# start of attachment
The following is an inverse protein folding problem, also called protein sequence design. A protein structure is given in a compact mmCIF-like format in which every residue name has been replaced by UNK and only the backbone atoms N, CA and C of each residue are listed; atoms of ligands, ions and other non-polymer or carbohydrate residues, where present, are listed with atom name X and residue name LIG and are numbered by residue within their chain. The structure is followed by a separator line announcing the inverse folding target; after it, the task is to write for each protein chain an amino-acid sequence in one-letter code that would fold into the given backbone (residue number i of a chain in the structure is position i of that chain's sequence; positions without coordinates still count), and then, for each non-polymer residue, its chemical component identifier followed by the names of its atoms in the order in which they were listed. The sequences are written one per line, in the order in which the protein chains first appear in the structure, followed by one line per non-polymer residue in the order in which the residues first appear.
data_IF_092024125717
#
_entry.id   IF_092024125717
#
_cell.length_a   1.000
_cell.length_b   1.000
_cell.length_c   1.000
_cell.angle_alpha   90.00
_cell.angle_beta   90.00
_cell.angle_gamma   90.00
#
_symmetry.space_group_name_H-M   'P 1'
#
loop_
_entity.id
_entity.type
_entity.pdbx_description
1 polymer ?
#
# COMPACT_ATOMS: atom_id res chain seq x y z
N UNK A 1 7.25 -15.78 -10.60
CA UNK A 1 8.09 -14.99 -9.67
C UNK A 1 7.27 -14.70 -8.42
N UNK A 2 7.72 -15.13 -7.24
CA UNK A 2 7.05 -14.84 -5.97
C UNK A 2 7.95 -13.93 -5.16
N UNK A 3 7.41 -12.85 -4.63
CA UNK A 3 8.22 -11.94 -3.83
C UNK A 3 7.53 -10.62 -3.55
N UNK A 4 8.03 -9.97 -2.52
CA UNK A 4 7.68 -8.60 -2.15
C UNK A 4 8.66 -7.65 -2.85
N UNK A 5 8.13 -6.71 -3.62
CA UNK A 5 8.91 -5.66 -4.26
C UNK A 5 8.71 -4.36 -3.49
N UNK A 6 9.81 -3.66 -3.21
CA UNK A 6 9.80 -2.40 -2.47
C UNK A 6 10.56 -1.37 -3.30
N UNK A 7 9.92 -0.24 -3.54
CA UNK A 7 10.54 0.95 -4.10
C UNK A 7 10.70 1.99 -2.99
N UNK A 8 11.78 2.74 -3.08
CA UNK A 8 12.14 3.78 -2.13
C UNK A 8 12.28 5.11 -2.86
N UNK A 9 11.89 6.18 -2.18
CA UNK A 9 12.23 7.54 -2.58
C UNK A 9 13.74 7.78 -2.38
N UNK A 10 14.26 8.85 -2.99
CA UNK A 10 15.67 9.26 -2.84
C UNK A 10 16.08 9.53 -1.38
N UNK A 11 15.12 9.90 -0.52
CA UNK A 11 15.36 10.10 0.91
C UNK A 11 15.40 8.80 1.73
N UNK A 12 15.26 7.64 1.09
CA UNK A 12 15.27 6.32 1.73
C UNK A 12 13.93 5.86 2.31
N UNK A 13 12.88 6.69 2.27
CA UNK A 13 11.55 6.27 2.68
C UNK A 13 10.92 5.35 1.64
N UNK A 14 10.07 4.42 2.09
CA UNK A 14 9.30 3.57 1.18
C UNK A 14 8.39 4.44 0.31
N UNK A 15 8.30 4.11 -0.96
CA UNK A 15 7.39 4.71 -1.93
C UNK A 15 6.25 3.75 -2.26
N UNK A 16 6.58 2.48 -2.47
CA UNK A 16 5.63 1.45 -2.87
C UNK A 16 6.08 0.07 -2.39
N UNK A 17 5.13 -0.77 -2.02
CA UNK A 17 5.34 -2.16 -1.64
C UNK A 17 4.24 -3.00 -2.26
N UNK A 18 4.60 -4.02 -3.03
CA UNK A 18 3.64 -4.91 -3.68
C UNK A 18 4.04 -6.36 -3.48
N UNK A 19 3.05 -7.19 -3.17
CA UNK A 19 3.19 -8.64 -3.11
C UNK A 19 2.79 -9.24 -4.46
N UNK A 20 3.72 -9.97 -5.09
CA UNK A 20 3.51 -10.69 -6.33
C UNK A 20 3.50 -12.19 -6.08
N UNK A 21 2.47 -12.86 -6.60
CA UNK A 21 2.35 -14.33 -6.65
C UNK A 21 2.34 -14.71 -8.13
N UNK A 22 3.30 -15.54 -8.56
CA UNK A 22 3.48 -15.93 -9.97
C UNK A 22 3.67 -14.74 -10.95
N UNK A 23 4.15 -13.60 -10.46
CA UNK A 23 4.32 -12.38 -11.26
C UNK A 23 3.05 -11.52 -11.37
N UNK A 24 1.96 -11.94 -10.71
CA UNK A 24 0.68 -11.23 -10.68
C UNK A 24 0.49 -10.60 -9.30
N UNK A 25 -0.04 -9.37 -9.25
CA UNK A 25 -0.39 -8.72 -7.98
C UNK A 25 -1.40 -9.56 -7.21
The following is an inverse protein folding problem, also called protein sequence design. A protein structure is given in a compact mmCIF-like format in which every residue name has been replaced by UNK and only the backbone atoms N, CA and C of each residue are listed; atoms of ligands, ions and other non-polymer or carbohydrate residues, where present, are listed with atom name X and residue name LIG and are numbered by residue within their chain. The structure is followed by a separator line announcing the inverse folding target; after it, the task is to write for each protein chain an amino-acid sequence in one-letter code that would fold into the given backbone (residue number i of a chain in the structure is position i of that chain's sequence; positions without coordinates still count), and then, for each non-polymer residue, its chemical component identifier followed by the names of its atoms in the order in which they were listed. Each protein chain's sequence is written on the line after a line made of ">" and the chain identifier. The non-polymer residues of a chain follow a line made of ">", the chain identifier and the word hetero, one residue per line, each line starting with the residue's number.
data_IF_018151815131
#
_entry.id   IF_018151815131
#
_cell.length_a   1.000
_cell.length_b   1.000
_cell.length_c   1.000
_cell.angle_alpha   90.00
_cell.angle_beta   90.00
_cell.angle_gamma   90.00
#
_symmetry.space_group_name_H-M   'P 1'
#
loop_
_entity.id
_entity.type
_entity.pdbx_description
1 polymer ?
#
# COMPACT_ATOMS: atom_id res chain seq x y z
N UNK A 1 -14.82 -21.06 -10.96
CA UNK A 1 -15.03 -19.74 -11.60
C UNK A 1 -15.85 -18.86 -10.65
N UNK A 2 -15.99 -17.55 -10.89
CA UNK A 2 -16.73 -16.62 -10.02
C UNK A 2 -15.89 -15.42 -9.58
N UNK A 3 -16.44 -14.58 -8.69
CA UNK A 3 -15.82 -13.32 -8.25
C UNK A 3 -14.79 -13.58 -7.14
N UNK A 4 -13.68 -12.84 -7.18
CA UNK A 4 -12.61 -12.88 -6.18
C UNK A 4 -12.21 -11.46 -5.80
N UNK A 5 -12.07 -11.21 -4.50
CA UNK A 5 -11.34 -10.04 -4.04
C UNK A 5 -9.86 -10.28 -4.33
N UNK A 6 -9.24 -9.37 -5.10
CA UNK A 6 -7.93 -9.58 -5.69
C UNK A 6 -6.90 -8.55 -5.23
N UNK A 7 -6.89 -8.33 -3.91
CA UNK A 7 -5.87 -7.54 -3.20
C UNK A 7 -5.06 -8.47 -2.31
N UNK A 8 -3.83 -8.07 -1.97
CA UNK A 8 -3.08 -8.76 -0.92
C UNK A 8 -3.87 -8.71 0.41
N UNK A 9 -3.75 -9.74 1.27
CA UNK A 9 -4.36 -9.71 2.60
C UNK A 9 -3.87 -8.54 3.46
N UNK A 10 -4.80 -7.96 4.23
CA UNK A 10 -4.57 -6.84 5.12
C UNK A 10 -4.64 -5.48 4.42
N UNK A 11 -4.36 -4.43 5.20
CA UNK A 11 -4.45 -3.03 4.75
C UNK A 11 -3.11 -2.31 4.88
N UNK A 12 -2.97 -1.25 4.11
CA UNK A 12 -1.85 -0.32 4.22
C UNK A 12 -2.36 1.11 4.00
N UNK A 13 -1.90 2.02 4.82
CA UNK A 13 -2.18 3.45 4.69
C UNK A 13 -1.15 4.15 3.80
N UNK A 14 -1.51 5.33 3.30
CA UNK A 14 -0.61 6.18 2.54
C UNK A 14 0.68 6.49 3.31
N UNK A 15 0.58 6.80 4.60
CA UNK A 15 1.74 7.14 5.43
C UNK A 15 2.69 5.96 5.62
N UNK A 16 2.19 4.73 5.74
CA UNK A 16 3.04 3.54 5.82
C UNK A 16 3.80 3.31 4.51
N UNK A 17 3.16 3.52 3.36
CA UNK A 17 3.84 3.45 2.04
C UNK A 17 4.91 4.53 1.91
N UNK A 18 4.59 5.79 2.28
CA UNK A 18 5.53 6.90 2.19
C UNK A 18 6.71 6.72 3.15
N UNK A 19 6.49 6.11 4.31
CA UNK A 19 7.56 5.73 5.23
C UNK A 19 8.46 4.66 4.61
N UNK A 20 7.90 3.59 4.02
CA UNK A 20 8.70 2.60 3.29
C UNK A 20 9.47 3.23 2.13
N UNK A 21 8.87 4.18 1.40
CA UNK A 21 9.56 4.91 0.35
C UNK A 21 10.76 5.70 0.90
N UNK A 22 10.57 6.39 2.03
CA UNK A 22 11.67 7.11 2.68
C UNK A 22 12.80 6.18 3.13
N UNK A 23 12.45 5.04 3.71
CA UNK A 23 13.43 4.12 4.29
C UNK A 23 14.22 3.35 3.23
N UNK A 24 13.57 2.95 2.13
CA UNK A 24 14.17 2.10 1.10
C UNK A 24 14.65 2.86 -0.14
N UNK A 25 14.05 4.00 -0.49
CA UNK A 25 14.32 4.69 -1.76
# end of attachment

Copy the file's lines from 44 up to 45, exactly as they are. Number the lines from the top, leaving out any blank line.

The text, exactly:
CA UNK A 8 12.14 3.78 -2.13
C UNK A 8 12.28 5.11 -2.86